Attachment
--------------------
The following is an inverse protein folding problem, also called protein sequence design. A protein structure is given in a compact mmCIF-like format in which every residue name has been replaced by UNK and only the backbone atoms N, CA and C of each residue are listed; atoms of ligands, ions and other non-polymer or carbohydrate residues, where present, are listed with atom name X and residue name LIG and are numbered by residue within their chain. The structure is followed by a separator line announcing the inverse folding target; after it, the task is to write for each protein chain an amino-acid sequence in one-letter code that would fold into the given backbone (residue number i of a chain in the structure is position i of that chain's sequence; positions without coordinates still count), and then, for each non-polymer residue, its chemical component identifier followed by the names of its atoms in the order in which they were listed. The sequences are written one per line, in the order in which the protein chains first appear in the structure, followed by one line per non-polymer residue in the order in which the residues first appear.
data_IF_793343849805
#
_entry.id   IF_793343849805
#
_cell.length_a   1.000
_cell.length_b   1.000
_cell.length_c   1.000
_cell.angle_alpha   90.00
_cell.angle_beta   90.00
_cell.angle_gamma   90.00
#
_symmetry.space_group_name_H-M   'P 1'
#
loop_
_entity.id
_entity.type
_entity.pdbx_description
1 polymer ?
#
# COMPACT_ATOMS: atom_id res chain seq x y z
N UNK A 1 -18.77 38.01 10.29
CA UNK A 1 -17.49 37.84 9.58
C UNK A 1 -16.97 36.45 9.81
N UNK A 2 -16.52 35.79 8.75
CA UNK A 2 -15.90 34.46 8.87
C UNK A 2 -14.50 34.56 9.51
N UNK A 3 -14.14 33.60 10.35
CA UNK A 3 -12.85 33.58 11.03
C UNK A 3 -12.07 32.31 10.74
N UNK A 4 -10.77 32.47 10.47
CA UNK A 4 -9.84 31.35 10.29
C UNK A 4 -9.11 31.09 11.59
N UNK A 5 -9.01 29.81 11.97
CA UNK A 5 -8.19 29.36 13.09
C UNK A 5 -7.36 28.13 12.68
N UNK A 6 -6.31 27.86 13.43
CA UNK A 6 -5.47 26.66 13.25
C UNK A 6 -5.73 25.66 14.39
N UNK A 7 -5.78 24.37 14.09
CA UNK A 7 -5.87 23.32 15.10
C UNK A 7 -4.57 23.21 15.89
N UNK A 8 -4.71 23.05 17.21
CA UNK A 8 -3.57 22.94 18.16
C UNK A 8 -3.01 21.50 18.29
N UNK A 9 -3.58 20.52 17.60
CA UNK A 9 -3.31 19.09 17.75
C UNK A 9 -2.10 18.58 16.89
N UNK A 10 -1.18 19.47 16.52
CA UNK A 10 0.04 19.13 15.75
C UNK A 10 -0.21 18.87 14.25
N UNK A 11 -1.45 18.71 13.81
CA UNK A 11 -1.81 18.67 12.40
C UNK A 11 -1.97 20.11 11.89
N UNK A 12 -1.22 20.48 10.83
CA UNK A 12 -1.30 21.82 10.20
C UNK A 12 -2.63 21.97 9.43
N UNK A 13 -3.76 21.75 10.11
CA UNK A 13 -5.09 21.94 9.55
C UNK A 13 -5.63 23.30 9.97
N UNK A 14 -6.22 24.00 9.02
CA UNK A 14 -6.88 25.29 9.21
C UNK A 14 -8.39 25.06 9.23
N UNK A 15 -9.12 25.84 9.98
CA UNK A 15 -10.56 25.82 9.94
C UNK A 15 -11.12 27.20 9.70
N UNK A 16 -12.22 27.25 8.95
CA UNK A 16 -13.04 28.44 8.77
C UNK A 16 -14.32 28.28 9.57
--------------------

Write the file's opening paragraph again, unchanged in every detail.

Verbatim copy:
The following is an inverse protein folding problem, also called protein sequence design. A protein structure is given in a compact mmCIF-like format in which every residue name has been replaced by UNK and only the backbone atoms N, CA and C of each residue are listed; atoms of ligands, ions and other non-polymer or carbohydrate residues, where present, are listed with atom name X and residue name LIG and are numbered by residue within their chain. The structure is followed by a separator line announcing the inverse folding target; after it, the task is to write for each protein chain an amino-acid sequence in one-letter code that would fold into the given backbone (residue number i of a chain in the structure is position i of that chain's sequence; positions without coordinates still count), and then, for each non-polymer residue, its chemical component identifier followed by the names of its atoms in the order in which they were listed. The sequences are written one per line, in the order in which the protein chains first appear in the structure, followed by one line per non-polymer residue in the order in which the residues first appear.